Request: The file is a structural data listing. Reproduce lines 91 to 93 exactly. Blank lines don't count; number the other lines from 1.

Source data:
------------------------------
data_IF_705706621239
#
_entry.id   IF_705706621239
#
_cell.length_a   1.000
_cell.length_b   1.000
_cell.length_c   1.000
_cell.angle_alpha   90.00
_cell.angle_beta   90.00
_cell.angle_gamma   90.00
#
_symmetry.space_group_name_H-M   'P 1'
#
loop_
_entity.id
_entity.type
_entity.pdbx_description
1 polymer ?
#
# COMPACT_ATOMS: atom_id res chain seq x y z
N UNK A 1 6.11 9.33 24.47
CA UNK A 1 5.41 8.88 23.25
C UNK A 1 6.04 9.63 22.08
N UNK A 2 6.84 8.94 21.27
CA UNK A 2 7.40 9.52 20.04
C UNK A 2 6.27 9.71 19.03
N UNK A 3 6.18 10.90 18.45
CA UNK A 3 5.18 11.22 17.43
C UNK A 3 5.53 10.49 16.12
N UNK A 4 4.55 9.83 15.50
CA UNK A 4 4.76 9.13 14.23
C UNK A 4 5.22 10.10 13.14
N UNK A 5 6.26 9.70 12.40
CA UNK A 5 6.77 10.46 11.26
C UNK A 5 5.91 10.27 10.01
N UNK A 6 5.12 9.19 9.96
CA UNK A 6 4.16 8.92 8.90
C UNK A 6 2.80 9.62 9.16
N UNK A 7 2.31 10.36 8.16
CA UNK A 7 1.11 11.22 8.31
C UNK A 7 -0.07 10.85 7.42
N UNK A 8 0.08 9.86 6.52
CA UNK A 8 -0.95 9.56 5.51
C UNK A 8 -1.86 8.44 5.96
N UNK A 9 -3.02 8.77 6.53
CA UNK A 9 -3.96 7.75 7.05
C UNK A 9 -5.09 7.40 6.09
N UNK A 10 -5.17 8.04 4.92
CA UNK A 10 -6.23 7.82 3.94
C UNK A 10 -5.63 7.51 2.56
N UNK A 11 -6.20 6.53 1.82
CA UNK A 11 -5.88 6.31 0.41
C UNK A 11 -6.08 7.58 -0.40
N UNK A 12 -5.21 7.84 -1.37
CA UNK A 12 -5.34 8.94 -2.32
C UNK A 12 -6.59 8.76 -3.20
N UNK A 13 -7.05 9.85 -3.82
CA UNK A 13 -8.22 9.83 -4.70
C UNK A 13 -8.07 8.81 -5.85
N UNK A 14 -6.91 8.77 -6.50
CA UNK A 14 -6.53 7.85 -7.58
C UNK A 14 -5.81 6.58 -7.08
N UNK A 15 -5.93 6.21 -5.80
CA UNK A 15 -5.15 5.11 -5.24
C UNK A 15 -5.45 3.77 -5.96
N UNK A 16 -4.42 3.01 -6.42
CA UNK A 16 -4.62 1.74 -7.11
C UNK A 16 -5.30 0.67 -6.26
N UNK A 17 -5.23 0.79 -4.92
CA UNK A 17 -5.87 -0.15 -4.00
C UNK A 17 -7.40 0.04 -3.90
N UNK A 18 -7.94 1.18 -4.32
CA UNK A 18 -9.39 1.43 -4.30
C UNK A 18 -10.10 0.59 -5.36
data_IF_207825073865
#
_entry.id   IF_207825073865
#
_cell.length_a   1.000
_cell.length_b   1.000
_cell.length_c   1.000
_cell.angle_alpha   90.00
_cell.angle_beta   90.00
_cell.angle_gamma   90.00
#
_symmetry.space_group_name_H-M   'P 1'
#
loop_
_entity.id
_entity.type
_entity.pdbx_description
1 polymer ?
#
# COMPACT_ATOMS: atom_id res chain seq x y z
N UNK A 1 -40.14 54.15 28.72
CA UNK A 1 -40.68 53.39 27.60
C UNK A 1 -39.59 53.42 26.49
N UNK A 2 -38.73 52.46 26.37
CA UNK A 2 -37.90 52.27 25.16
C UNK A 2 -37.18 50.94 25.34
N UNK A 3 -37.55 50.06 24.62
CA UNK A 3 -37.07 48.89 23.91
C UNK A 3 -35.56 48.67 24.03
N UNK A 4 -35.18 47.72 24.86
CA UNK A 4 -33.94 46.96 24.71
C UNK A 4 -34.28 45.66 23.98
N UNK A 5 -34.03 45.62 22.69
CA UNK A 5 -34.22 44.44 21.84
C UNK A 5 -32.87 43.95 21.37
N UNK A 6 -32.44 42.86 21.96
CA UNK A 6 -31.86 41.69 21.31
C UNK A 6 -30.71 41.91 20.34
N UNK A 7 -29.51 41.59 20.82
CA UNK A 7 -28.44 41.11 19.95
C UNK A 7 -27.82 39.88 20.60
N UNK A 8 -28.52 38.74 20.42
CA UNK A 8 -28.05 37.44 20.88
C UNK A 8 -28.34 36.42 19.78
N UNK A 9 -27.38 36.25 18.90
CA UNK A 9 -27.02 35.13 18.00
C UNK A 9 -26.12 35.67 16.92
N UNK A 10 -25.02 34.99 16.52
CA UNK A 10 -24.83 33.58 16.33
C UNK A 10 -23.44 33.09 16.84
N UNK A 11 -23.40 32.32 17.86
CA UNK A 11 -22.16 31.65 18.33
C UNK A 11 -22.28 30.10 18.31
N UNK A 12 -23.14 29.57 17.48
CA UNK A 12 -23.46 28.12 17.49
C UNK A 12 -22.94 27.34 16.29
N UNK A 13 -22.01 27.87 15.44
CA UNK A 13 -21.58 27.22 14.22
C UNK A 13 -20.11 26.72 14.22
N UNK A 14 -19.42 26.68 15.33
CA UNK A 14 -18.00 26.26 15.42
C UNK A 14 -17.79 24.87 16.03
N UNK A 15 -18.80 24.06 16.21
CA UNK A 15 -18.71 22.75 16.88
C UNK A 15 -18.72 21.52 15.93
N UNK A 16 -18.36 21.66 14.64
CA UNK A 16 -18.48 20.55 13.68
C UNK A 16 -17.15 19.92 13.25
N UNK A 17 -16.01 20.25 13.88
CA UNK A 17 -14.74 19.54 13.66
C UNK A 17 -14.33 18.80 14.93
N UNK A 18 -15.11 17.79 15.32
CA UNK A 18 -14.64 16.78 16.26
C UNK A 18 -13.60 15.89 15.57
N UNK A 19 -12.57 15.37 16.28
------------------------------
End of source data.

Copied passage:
_entity.pdbx_description
1 polymer ?
#